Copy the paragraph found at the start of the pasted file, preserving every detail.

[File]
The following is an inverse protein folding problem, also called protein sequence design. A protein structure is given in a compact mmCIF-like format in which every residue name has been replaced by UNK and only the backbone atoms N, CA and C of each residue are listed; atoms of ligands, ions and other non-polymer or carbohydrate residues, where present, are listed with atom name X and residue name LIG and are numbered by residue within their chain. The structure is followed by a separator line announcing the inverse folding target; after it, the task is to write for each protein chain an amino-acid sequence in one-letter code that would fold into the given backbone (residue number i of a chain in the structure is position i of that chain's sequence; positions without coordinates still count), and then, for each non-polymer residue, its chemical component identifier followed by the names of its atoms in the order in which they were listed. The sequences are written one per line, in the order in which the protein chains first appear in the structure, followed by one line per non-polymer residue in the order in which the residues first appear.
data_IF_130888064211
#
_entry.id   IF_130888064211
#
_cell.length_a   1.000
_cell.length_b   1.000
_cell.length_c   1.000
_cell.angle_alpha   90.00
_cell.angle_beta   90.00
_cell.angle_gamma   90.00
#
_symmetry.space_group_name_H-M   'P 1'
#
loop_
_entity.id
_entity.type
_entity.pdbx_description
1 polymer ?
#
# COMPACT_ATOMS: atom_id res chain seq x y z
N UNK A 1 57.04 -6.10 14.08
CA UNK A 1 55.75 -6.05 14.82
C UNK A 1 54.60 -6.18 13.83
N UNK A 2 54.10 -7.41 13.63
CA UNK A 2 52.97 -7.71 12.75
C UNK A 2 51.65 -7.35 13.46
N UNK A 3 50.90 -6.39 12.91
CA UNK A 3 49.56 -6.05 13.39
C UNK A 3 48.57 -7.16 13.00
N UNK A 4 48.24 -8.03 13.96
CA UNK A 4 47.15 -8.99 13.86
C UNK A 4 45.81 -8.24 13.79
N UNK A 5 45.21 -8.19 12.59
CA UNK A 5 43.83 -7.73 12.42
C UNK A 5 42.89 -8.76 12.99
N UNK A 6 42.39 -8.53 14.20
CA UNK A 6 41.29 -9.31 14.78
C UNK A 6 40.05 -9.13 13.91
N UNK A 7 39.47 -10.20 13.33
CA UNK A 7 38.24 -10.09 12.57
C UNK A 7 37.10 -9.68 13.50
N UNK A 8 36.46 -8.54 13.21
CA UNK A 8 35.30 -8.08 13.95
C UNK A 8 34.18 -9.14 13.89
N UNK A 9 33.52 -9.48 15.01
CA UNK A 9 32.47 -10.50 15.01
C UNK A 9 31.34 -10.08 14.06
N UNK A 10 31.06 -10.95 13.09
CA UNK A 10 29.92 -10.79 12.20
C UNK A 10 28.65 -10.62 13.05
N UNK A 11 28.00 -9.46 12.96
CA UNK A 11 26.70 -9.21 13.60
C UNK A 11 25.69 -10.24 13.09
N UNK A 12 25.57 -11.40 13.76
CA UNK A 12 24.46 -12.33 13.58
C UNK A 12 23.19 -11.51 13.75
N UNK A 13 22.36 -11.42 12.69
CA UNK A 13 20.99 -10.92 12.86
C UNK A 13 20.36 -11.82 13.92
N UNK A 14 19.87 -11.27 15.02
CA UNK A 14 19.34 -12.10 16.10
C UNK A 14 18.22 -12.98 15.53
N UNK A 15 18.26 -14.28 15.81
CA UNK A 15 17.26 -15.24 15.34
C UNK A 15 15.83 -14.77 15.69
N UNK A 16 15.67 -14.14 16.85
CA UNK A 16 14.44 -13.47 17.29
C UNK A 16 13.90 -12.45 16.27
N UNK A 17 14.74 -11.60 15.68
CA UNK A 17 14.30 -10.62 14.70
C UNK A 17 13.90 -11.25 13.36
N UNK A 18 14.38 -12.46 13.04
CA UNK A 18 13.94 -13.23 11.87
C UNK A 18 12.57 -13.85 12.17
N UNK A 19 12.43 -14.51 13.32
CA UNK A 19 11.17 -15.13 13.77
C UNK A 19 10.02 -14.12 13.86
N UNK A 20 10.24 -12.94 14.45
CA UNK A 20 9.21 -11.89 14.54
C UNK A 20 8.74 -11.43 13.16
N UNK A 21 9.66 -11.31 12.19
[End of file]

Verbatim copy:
The following is an inverse protein folding problem, also called protein sequence design. A protein structure is given in a compact mmCIF-like format in which every residue name has been replaced by UNK and only the backbone atoms N, CA and C of each residue are listed; atoms of ligands, ions and other non-polymer or carbohydrate residues, where present, are listed with atom name X and residue name LIG and are numbered by residue within their chain. The structure is followed by a separator line announcing the inverse folding target; after it, the task is to write for each protein chain an amino-acid sequence in one-letter code that would fold into the given backbone (residue number i of a chain in the structure is position i of that chain's sequence; positions without coordinates still count), and then, for each non-polymer residue, its chemical component identifier followed by the names of its atoms in the order in which they were listed. The sequences are written one per line, in the order in which the protein chains first appear in the structure, followed by one line per non-polymer residue in the order in which the residues first appear.